It is important to check regularly that your virus definitions are updated weekly.  Commercial programs like McAfee VirusScan program subscriptions must be renewed annually to keep getting updates. AVG Free Edition is a great choice for home computers, and it is completely free with no annual subscriptions to renew.

5. Protect your PC from Spyware

What is Spyware, Adware, and Malware?

is a general industry term used for unwanted software that performs certain tasks, such as collecting personal information or changing the configuration of your computer without your appropriate or informed consent and control.  Spyware can significantly slow down your computer, make unwanted changes to key settings, and is often very difficult to permanently remove. Spyware, like viruses, comes in many forms.  Two common classifications are Adware and Malware. Adware is the term used for mostly harmless, but annoying software that monitors your Internet and search engines activity, and uses the information collected to generate pop-up advertisements on your screen that are more or less targeted to your perceived interests.  This information may also be sent back to their home internet site for statistical analysis or sale.  Malware is a more serious threat that can redirect your Internet searches to unscrupulous search engines, loaded with gaming sites, porn sites, and other forms of illicit activity.  It often causes severe system slowdowns, crashes and is very difficult to remove. Anti-spyware software helps protect your computer from spyware and other potentially unwanted software by detecting and removing known spyware programs. It can be scheduled to scan your computer at times that are convenient for you, like the middle of the night.

What are the signs of a Spyware infection?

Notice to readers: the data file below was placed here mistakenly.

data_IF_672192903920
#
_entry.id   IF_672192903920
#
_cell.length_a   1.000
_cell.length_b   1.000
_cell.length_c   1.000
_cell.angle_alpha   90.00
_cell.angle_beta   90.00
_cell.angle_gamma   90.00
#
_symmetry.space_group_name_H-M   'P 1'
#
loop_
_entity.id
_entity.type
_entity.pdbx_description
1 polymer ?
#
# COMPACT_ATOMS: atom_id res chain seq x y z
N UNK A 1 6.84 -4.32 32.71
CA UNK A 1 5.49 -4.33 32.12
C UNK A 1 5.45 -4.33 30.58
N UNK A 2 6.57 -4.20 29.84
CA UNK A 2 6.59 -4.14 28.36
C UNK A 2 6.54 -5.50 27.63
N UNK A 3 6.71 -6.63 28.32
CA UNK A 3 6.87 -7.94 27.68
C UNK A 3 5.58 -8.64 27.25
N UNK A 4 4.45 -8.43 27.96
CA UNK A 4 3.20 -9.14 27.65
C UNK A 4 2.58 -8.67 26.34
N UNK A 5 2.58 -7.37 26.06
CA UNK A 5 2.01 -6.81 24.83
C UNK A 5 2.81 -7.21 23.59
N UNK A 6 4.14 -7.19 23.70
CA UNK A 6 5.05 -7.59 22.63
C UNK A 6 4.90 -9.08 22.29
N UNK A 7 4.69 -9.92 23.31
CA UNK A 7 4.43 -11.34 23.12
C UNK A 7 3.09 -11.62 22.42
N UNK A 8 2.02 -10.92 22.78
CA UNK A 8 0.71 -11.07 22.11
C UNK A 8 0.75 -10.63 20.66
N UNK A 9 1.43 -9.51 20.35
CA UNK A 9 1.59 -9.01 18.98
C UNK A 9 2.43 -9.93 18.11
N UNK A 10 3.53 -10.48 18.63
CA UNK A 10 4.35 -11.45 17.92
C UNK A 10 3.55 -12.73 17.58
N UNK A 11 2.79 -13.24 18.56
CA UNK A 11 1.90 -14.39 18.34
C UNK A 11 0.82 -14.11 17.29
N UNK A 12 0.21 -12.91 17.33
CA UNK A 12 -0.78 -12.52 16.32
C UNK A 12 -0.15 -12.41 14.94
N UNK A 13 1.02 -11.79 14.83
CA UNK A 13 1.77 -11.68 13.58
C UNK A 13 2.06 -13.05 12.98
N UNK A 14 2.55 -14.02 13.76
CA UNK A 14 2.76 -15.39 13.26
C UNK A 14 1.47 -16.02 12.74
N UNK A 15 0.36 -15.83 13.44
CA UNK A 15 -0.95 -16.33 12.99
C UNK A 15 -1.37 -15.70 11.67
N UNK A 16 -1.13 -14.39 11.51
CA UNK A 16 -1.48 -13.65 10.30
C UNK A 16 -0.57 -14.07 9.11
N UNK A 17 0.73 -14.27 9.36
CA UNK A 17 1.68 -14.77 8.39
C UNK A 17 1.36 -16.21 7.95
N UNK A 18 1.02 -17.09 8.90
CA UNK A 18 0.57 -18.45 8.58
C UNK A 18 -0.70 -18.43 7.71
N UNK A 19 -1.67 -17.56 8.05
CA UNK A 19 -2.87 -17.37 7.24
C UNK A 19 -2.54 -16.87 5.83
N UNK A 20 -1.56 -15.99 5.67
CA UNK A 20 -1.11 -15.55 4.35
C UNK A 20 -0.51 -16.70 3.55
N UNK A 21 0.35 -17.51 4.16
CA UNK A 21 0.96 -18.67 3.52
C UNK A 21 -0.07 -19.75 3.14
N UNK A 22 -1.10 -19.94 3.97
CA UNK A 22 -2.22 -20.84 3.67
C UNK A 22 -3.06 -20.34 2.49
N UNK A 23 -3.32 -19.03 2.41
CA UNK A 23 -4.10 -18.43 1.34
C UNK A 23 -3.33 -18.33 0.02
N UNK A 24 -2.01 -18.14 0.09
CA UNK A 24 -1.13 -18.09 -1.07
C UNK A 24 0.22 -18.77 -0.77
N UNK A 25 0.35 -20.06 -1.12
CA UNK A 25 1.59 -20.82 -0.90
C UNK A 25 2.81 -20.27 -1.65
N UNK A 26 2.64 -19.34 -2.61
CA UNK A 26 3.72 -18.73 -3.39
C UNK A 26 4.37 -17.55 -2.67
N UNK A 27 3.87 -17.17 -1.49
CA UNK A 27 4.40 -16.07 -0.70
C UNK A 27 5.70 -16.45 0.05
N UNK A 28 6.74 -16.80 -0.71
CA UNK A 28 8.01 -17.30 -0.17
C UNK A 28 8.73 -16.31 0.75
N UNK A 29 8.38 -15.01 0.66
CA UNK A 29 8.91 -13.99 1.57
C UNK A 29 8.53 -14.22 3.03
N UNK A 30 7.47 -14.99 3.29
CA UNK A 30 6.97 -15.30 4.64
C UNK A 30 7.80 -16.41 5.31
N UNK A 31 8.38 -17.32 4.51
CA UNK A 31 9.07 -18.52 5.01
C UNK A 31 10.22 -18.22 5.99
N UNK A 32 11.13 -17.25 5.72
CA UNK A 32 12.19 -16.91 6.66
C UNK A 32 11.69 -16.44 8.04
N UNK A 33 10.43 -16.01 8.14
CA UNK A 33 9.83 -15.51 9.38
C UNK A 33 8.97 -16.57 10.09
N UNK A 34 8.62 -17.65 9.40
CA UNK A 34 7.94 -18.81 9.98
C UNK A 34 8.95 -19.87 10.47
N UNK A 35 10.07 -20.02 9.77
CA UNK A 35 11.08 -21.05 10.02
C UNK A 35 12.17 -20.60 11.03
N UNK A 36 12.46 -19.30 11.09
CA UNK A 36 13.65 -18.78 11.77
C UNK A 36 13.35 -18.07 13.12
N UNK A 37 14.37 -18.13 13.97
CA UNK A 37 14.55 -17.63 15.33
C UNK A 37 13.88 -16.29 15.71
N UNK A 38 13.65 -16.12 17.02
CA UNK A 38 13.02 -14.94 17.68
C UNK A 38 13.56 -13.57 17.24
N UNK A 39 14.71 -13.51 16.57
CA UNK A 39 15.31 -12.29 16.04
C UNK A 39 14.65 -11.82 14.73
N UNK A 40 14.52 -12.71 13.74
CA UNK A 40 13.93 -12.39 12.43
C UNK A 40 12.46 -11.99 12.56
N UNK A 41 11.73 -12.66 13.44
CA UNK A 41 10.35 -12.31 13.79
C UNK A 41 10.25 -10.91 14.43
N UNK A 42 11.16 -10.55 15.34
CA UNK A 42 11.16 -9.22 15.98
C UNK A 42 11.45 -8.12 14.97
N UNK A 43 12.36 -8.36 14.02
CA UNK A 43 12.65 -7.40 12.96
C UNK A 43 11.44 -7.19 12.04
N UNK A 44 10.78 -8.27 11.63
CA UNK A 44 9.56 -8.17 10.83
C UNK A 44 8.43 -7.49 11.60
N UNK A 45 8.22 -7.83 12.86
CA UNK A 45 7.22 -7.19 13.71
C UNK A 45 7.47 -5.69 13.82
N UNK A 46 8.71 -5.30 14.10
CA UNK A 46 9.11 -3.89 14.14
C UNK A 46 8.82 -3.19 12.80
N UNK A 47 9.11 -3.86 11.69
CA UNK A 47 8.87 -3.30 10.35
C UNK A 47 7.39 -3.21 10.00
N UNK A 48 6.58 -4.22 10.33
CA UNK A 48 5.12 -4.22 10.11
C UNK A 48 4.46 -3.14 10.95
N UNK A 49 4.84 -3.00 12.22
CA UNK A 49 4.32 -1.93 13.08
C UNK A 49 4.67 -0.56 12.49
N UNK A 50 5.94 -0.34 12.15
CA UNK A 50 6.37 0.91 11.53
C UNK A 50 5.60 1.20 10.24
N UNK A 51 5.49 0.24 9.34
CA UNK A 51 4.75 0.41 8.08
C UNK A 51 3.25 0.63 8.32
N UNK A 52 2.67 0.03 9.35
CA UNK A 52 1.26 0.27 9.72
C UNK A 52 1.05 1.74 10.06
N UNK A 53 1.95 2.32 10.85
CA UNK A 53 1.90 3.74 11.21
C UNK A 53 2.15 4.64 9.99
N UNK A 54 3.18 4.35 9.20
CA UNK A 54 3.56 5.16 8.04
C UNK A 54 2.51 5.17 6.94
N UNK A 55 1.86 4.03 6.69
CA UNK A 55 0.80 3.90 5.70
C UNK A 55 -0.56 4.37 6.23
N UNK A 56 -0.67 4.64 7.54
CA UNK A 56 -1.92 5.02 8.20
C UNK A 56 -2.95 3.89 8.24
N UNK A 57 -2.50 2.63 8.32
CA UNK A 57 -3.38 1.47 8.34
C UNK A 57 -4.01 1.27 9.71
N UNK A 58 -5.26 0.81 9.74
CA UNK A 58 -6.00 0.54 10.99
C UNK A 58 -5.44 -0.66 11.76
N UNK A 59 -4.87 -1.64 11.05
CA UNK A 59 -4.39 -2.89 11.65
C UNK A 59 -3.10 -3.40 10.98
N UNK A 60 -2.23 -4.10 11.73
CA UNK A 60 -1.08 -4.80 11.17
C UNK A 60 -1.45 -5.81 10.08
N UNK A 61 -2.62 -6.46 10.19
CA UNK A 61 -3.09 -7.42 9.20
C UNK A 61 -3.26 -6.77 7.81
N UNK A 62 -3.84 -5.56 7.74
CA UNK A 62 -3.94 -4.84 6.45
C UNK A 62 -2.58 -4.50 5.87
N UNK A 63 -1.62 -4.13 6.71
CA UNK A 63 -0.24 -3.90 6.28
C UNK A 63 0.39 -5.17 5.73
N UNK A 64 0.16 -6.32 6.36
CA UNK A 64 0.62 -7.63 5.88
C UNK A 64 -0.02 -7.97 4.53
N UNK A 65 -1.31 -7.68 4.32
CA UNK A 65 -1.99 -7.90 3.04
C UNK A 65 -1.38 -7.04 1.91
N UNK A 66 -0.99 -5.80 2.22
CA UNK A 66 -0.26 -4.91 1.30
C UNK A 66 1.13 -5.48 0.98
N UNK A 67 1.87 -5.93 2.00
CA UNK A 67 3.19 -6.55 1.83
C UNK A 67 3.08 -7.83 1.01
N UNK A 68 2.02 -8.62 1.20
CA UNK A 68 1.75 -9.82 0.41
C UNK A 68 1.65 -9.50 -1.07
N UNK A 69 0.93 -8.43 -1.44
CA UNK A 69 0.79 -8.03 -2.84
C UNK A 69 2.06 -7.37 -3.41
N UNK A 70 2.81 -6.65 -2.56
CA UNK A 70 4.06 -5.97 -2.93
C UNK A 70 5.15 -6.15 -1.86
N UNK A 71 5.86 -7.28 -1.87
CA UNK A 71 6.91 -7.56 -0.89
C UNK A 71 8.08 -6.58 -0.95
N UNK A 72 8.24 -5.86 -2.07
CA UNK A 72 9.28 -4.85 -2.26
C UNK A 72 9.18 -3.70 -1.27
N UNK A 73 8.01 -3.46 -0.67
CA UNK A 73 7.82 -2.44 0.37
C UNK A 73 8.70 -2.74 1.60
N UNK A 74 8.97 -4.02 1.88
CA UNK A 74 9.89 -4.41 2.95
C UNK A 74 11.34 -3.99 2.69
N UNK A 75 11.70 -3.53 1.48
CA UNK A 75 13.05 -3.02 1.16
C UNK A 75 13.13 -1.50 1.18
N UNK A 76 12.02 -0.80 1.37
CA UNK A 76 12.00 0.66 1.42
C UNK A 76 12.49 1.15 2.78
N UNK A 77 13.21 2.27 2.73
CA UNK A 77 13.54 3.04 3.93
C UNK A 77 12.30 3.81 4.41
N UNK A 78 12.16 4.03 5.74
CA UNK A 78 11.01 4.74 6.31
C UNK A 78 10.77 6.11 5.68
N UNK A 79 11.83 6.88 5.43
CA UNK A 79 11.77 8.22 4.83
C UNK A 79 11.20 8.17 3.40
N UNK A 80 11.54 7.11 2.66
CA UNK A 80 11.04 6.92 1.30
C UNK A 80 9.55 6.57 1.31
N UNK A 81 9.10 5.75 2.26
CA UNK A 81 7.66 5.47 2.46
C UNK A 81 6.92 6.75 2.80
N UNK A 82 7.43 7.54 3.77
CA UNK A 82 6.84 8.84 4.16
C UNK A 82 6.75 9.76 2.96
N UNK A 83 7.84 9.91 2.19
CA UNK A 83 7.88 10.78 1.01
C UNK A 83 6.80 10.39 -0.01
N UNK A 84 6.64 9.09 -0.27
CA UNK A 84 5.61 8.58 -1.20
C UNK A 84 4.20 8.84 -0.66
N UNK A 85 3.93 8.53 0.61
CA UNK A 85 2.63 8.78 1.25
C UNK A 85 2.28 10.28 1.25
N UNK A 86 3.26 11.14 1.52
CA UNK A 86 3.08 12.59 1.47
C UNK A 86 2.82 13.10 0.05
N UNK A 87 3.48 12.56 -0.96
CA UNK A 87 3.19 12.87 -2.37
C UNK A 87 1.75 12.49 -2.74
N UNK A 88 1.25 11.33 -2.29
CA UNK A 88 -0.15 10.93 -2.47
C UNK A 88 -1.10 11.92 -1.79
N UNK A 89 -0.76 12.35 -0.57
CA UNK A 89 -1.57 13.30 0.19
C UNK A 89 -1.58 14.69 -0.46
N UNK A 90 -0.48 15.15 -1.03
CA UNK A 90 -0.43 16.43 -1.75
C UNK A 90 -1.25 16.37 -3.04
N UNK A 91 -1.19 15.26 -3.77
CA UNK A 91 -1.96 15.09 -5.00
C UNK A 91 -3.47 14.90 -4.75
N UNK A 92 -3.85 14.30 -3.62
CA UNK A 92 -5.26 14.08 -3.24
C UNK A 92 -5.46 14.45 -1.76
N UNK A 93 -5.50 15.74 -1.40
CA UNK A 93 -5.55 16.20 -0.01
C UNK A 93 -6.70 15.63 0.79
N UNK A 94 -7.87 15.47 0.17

• You see many pop-up advertisements even with no Web Browser open.

  • Your Web Browser Home Page (first page displayed) changed without your knowledge.

  • Your Web Browser search settings have changed (when you misspell a web site).

  • You notice a new toolbar in your browser that you didn't want, and find it difficult to get rid of.

  • Your computer takes significantly longer to start up or to complete certain tasks.

  • You experience a sudden rise in the number of computer crashes or freezes.

Where can I get effective anti-spyware software?
A variety of tools that detect and remove unwanted software from your computer are available at no charge.

Windows Defender Anti-Spyware (Beta, not officially released yet.)
Windows AntiSpyware (Beta) can help protect your PC from spyware and other potentially unwanted software.

Tools from other vendors
Anti-spyware programs are also available free of charge from these quality sources:

Note:  Microsoft and Excel Consulting Ltd. are not responsible for the quality, performance, or reliability of any third-party tools. Open Windows XP Security Center

Are you done Yet?
If you have fallowed all these steps, and completed the recommended tasks, in addition to activating the Windows Security Center in Windows XP, then you have armed your PC with powerful technologies to help combat security risks and threats. Click the following link to review the Windows Security Center task and ensure that you have adequate protection in force.

Protect your family

Quiz: Child safety for parents of children ages 2-12

Whether your kids are just starting to go online or are already Web savvy, you can help to guide their use of the Internet as they grow through different ages and stages in their lives.

Quiz: Child safety for parents of children ages 13-17

Parents must learn about many different kinds of objectionable web site content in order to protect their young children from hateful content on the Internet.  They should also teach older kids what to look for and how to decide whether or not a Web site is a hate site.  Click on the Quiz link above for a list of things that you can do to help your kids avoid hateful content online.


More information available at Microsoft At-Home Security.

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Last modified: April 11, 2008